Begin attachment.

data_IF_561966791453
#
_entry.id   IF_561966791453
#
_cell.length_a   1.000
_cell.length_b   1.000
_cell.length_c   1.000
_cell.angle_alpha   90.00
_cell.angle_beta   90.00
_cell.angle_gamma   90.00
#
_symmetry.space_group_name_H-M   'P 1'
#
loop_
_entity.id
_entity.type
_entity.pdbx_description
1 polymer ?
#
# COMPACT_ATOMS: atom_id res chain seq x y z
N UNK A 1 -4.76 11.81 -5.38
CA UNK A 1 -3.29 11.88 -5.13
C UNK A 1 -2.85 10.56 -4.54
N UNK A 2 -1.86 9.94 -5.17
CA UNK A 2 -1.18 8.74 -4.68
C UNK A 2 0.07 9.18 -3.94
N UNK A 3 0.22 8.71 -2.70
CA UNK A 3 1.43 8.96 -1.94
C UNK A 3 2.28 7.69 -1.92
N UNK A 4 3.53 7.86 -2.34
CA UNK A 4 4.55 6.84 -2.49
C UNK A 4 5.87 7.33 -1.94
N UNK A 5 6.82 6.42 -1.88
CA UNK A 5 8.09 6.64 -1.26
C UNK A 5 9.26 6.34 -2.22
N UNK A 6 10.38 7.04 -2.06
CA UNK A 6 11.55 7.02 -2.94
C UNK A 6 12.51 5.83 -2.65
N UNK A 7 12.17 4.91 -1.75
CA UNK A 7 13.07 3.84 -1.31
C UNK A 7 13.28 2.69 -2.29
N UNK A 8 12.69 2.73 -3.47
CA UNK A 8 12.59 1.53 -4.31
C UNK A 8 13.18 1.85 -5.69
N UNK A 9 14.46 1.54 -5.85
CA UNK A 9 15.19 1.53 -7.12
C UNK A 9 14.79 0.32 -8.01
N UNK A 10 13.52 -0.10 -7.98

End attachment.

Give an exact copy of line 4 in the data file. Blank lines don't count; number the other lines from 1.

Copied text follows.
#